There are a plethora of modern options when fixing damaged, discolored or gapped teeth. When deciding how to customize a patient’s smile, a dentist will go through a series of evaluations of the patient's current health to decide which option will best fit their needs. Common options when repairing and enhancing teeth are porcelain veneers and full crowns. Both porcelain veneers and crowns have the same purpose of restoring the patient's smile, however each is used to repair teeth in different ways.
Here are the Main Differences Between Porcelain Veneers vs. Full Crowns:
What are Porcelain Veneers?
Porcelain veneers are thin porcelain layers that are placed on top of an existing tooth. To put veneers on teeth a dentist will shave down the existing tooth slightly. Then the porcelain veneer layer will be adhered to the top of the tooth. Veneers are a great option to cosmetically fix a smile. They’re used to reshape and whiten the smile without the need for a full crown. They work for teeth that are still in healthy condition, but that could use a facelift due to chipping, discoloration or a gap.
What are Full Crowns?
Crowns are caps that are placed on top of the existing tooth. Full crowns are used for teeth that have more extensive damage or weakness than those that need veneers. Crowns come in different materials, but typically all porcelain are used when cosmetically repairing a smile. To place a crown, the dentist will modify the existing tooth slightly so that there is room on all sides of the tooth to fit a cap. Once placed and set the crown will act as protection for the existing tooth and will make the tooth stronger, a better shape and look better cosmetically .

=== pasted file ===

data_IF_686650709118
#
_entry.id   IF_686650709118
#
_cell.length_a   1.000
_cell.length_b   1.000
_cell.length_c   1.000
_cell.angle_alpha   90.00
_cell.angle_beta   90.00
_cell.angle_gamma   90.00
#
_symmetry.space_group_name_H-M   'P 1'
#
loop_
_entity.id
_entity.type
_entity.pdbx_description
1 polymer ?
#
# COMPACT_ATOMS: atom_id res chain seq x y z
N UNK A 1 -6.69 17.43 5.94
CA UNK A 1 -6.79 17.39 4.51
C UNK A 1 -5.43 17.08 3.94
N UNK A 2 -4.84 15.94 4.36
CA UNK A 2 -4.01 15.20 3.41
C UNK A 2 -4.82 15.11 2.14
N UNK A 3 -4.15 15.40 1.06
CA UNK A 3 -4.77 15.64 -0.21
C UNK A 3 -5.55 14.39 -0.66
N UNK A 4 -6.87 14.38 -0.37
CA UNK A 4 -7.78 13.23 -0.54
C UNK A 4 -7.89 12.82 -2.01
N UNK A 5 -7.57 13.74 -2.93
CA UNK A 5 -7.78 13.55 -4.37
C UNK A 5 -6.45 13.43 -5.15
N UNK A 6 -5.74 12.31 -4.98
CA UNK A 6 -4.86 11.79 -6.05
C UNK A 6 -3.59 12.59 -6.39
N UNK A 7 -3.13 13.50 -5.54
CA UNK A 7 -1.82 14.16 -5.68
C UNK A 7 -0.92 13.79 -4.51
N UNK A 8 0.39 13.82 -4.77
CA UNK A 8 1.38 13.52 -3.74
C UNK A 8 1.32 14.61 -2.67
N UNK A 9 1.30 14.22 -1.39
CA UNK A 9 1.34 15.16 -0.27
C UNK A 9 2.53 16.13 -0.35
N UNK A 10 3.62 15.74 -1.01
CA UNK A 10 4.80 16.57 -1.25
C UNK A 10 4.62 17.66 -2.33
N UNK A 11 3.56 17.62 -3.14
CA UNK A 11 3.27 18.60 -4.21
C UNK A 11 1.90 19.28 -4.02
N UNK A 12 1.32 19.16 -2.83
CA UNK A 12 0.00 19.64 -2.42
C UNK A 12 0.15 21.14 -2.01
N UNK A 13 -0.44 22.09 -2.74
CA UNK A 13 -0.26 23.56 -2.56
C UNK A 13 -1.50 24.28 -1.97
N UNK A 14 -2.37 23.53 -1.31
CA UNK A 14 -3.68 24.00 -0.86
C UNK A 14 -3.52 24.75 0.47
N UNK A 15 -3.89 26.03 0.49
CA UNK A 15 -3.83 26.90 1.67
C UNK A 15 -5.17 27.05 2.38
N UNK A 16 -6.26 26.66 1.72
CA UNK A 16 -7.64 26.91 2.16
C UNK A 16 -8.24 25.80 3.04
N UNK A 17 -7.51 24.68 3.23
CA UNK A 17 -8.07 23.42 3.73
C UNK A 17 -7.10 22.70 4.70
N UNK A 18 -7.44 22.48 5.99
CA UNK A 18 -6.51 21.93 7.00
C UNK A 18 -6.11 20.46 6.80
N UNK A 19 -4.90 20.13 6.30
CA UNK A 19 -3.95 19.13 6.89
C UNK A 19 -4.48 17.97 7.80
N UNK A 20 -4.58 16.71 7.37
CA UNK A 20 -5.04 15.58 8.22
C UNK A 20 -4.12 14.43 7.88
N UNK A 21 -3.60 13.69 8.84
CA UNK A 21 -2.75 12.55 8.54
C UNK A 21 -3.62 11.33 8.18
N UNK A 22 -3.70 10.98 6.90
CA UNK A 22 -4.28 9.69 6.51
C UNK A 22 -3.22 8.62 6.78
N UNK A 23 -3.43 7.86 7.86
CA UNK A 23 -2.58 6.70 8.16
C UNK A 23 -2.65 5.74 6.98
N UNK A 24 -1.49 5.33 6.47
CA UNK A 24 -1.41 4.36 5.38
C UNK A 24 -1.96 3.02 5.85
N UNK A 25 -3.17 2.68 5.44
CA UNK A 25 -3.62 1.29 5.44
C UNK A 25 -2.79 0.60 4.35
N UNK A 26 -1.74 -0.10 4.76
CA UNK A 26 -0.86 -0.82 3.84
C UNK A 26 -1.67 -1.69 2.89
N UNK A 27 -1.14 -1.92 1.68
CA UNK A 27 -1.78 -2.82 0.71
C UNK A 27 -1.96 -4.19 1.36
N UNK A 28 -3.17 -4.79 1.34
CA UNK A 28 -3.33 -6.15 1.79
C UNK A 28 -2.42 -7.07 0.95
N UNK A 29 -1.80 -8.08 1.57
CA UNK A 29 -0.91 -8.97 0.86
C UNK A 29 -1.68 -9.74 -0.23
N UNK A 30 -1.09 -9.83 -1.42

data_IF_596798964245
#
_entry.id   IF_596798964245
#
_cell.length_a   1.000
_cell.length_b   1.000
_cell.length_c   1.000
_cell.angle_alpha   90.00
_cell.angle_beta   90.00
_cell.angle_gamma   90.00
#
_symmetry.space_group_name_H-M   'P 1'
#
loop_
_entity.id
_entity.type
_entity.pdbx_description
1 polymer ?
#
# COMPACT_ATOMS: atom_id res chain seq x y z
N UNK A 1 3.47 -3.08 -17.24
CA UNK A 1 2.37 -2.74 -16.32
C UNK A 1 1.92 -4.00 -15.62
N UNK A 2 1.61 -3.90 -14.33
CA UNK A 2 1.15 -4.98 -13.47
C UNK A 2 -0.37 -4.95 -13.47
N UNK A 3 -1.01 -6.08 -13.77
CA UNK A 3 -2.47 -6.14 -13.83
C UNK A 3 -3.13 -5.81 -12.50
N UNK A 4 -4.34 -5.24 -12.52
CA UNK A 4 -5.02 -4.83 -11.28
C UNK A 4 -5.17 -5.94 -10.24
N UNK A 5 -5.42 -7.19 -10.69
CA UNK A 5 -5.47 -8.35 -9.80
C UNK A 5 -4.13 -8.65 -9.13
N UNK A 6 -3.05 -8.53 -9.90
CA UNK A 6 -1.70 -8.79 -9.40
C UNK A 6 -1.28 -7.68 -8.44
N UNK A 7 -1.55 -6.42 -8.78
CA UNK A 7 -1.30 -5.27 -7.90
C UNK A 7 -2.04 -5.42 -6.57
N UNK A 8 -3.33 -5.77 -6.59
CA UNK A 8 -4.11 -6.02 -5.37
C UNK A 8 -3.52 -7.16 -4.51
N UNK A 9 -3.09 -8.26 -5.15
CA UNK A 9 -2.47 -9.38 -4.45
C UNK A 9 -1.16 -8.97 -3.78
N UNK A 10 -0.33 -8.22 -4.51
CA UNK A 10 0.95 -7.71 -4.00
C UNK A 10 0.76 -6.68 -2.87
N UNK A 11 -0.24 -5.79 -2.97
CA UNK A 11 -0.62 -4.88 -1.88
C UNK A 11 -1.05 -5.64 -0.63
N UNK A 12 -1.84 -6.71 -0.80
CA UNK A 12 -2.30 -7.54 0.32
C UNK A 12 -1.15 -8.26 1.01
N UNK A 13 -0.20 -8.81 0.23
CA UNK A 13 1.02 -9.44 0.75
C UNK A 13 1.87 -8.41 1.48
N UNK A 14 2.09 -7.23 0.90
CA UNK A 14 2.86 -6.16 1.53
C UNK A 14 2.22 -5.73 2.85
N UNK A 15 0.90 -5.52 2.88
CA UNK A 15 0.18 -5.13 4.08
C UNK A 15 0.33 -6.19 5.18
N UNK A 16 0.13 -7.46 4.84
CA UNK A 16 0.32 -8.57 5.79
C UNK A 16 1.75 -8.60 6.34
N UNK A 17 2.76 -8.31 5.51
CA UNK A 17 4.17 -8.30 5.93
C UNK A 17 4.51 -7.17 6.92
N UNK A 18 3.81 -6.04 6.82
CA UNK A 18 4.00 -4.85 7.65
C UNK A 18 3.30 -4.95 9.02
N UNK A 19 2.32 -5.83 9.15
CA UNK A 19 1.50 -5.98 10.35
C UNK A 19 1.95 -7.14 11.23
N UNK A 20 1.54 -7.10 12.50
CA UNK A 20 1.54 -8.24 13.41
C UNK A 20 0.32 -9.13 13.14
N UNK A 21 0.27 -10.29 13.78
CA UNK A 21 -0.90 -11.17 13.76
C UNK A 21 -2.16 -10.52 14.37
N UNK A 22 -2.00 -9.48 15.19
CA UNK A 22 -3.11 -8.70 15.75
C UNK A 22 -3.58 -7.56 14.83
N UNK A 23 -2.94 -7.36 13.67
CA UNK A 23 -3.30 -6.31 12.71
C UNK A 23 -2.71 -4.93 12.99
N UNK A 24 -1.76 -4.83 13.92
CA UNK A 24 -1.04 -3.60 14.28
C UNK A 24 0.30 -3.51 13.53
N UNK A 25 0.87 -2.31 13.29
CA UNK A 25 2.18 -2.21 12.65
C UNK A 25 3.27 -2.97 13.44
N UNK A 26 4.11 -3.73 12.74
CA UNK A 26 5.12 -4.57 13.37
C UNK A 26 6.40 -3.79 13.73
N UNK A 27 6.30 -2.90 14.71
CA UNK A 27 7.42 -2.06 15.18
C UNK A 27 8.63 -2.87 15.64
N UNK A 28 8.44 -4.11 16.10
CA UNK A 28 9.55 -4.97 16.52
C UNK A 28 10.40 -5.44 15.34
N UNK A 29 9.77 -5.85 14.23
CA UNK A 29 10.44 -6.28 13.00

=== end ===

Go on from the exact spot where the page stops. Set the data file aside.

Pros and Cons of Porcelain Veneers vs. Full Crowns
Porcelain veneers are a good option to fix teeth cosmetically as they can be used to cover stained or chipped teethand to fill gaps. However, they’re not typically chosen by dentists for more serious damage or to strengthen teeth. Full crowns are more commonly used to fix teeth that have become weak and need additional support. They require more modification of the existing tooth than a veneer as the entire tooth needs to fit within the crown. It is important to realize that even though your teeth are restored you can still get decay so it is important to continue with regular check up every 6 months. There are pros and cons to both porcelain veneers and full crowns. Keep in mind that your dentist will only suggest what they feel is the best fit for your unique dental situation.
Overall, porcelain veneers and full crowns each have a purpose when it comes to reconstructing a smile. Depending on your needs, your dentist will recommend whichever option they feel best suits your situation. When it comes to reconstructing or cosmetically enhancing your smile, there are plenty of options to ensure that your results are comfortable, aesthetically pleasing and last for the long term. The best way to decide the best options for you is to set up an appointment with your dentist and get their opinion on how to repair your smile.
Contact our office to explore porcelain veneers vs. full crowns further and decide which option best fits your needs.